Tag Archive: Mauritius

Civil Society Statement on COMESA Seed Trade Laws

This submission was made by civil society groups at a COMESA meeting in Lusaka during March 2013, in which serious concerns were raised about the COMESA seed trade laws as negatively impacting on small farmers in the COMESA region.

Statement made by:
Zambia Climate Change Network (ZCCN); East and Southern Africa Small Scale Farmers Forum (ESAFF) ? Zambia; Participatory Ecological Land-Use (PELUM) Association; Alliance for Agro-Ecology and Biological Diversity Conservation; Kasisi Agriculture Training Centre (KATC); Community Technology Development Trust (CTDT); Green Living Movement (GLM); African Centre for Biosafety (ACB)

 

 

The Regulations allow for the expedited registration of seeds to enable the creation of a seed free trade zone within the COMESA region. ?Seed trade? is not defined in the regulations as being restricted to only the commercial seed sector. In this regard, there are serious concerns that the Regulations do not provide any safeguards that small farmers will be allowed to freely use, save, sell, barter and exchange traditional varieties of seed.? Lack of these safeguards will open the door for the criminalising of the customary practises of small farmers to exchange, sell and

Malawi – GMO Legislation

OVERVIEW

The government of Malawi published its biosafety draft regulations in The Malawi Gazette Supplement on the 13th September 2002 (“biosafety law”) at the height of the GM food aid controversy when several countries in Southern Africa imposed restrictions on the acceptance of genetically modified food aid from the United States. Malawi accepted the GM food aid, with few restrictions being imposed. At the time of writing, the writer obtained conflicting information as to whether the draft law had been promulgated. However, the writer was able to ascertain that the biosafety law, represents the current biosafety framework.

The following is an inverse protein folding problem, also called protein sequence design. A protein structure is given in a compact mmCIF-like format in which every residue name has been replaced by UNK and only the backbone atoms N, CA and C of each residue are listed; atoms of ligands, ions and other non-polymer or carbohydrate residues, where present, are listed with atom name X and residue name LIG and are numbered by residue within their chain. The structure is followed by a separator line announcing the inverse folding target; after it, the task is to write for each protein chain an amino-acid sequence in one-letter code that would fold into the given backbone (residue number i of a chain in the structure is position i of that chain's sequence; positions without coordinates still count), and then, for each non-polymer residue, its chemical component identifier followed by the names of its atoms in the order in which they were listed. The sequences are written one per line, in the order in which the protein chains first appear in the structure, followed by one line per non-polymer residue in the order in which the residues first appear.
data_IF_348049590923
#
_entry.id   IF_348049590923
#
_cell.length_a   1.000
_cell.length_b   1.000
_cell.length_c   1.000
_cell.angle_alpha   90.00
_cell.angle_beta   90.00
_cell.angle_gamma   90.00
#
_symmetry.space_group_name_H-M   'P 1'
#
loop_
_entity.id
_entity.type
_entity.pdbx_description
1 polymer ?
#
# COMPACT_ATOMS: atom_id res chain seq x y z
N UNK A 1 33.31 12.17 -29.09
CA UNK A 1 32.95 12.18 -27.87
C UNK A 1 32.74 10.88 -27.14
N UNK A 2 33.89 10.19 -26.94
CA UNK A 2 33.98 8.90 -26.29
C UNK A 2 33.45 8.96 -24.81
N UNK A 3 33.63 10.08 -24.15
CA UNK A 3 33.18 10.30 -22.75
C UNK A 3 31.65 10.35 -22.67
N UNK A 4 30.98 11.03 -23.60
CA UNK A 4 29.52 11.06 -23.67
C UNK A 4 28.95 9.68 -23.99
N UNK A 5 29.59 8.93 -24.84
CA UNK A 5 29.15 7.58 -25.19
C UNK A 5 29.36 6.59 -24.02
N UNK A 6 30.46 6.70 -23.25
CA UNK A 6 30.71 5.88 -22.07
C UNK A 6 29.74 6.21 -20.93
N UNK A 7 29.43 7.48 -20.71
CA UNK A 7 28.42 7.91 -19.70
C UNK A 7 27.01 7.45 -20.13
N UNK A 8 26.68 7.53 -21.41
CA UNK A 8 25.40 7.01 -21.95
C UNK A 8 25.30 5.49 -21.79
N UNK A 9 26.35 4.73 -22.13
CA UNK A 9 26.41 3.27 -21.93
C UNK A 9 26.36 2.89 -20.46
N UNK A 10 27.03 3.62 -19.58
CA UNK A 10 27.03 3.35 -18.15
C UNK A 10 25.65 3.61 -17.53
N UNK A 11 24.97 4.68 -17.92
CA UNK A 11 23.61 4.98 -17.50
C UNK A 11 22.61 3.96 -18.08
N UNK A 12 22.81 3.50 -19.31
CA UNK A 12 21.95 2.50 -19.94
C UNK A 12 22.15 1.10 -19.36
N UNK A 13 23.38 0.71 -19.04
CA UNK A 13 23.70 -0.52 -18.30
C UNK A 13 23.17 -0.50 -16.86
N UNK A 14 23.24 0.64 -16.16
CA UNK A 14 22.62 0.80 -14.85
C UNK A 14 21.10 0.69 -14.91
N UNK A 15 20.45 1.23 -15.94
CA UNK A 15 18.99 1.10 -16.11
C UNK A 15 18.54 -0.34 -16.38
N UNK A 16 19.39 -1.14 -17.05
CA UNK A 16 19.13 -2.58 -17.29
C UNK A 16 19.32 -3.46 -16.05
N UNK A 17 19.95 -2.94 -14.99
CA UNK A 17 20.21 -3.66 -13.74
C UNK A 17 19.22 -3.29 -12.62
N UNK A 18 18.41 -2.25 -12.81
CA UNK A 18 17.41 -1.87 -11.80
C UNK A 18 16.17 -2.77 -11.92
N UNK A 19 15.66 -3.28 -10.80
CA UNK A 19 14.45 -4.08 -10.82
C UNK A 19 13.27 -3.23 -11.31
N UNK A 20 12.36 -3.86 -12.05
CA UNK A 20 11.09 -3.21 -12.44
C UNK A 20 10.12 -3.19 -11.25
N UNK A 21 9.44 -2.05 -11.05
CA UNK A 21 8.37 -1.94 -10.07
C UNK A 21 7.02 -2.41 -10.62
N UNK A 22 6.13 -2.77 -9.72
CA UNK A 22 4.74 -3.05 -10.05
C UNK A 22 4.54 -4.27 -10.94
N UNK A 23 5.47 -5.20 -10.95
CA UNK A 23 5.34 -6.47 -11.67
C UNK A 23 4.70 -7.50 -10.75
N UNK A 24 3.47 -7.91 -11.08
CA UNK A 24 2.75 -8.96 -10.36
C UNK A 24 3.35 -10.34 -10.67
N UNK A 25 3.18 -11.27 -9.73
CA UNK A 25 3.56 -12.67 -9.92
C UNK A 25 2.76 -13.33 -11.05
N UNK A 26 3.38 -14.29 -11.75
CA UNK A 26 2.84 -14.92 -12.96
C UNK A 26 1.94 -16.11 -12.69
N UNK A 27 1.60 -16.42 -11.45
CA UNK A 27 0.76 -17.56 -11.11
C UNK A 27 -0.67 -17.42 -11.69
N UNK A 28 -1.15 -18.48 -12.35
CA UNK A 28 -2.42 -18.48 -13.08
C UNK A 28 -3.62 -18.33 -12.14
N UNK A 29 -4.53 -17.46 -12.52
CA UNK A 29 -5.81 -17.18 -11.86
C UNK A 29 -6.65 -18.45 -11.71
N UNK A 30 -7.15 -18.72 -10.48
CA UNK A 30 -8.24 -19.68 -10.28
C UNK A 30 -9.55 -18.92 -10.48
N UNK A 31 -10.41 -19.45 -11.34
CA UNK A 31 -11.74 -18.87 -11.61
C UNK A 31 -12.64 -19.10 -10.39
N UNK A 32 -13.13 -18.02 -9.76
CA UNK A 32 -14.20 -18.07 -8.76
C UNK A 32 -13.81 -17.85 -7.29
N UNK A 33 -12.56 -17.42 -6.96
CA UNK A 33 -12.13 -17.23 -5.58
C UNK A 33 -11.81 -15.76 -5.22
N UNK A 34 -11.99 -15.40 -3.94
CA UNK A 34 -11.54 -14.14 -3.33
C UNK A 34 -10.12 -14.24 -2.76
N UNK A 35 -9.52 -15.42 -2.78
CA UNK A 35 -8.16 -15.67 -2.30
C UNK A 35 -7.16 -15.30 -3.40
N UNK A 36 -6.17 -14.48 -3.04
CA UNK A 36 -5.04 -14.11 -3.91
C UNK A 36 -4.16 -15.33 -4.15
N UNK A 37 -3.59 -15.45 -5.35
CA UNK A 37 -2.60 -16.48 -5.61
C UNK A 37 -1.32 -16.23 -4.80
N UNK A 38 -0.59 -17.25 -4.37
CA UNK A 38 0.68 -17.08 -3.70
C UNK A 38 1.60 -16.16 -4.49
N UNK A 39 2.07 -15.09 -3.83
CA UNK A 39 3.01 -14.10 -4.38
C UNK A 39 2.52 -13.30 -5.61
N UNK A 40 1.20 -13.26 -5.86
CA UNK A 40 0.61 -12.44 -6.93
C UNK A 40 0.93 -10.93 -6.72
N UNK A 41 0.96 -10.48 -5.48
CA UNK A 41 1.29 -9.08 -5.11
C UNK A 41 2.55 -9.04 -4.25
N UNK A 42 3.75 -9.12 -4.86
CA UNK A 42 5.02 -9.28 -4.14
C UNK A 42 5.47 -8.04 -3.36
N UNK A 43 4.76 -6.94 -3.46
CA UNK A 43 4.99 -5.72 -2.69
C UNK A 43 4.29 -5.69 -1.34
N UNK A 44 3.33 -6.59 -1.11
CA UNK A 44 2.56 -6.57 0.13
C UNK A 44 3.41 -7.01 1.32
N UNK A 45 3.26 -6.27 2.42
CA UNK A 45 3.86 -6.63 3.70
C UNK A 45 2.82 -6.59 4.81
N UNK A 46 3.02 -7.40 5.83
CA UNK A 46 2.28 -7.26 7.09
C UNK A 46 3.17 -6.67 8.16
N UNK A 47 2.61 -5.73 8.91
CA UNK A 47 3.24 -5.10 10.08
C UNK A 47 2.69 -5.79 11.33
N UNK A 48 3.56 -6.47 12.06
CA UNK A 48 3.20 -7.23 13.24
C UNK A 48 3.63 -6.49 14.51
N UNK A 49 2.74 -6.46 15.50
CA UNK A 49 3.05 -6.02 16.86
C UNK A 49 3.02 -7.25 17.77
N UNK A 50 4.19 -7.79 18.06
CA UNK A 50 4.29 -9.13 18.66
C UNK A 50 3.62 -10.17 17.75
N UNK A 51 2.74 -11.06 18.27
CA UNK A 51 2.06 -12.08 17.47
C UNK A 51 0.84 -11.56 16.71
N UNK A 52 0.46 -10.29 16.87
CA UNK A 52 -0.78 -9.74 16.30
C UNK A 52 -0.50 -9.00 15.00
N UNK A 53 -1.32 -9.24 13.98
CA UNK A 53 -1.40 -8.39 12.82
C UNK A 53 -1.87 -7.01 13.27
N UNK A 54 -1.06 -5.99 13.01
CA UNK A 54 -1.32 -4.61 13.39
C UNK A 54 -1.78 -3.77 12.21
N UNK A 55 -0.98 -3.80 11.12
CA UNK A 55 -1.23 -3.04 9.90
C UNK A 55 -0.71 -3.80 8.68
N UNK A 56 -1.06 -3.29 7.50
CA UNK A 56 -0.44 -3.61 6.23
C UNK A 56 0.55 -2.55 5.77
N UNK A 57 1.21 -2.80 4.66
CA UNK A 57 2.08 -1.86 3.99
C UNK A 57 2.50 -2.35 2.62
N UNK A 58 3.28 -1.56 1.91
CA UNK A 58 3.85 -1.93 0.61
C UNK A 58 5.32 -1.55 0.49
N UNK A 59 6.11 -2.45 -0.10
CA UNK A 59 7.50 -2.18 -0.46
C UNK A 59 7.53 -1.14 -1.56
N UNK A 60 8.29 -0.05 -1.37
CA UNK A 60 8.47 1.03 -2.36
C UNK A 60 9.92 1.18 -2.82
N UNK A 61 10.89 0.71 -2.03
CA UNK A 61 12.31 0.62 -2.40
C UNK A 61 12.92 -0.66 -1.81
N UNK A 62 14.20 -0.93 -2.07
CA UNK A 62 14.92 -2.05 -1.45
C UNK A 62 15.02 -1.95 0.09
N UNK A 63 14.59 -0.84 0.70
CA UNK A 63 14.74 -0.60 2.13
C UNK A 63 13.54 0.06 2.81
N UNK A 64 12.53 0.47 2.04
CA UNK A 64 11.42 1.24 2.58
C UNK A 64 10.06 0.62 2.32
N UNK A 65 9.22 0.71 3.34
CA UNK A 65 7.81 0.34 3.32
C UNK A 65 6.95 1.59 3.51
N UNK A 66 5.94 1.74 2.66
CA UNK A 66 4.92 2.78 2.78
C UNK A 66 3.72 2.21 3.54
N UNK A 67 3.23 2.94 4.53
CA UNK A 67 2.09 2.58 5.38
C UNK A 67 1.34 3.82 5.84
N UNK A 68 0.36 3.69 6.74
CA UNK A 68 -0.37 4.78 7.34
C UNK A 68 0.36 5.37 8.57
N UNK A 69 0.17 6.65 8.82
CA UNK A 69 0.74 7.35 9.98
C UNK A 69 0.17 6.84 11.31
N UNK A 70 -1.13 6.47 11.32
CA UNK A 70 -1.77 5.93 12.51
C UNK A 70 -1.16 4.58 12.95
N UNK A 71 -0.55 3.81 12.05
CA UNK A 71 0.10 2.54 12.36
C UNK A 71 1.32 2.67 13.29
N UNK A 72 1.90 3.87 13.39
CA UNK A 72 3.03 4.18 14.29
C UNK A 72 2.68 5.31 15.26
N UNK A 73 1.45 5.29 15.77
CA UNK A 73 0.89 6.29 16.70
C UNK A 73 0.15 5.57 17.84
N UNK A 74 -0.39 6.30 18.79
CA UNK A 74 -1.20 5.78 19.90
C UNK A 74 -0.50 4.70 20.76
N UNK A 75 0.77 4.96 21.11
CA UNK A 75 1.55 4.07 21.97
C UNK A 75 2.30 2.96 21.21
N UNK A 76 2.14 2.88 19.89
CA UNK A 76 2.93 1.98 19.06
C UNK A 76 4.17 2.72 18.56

Malawi is not yet a Party to the United Nation’s Cartagena Protocol on Biosafety (“Biosafety Protocol“), nor is it amongst the 123 developing countries participating in the UNEP-GEF Biosafety Capacity Building project. It was however, one of 7 “core target” countries in Southern Africa that participated in a USAID funded biosafety capacity building project, the Southern Africa Regional Biotechnology Program (SARB)”.

SARB is a sub-project of a larger United States Assistance for International Development (USAID) project, managed by the Michigan State University, Agricultural Biotechnology Support Program (ABSP). ABSP’s private sector partners include, Asgrow, Monsanto Co. Garst See Company

Mauritius – GMO Legislation

The Mauritian Paradox
Selva Appasawmy, April 2004

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OVERVIEW

Mauritius has introduced legislation to regulate genetically modified organisms (GMOs) and its associated activities. This legislation perhaps represents the most stringent precautionary regulations yet on the African continent. As a Party to the Cartagena Protocol on Biosafety (Biosafety Protocol), the Mauritian government can also be said to have put in place, through this legislation, stricter measures than the minimum standards established by the Biosafety Protocol. At the same time, the Mauritian government is strongly committed to becoming a GE centre of excellence – a GE hub and plant nursery for the African region. It is in the throes of establishing the Mauritius Agricultural Biotechnology Institute (MABI) to provide impetus and complement the GE research currently underway by the Mauritius Sugar Industry Research Institute (MSIRI), the Food and Agriculture (FARC) and the University of Mauritius. But still, is this sufficient reason not to congratulate the Mauritian government for having taken such bold steps in putting in place a seemingly stringent biosafety regime? It must be specifically noted that the entire process of drafting this unique ‘stringent’ law took place out of the public’s eye: in secret.

Meaningful public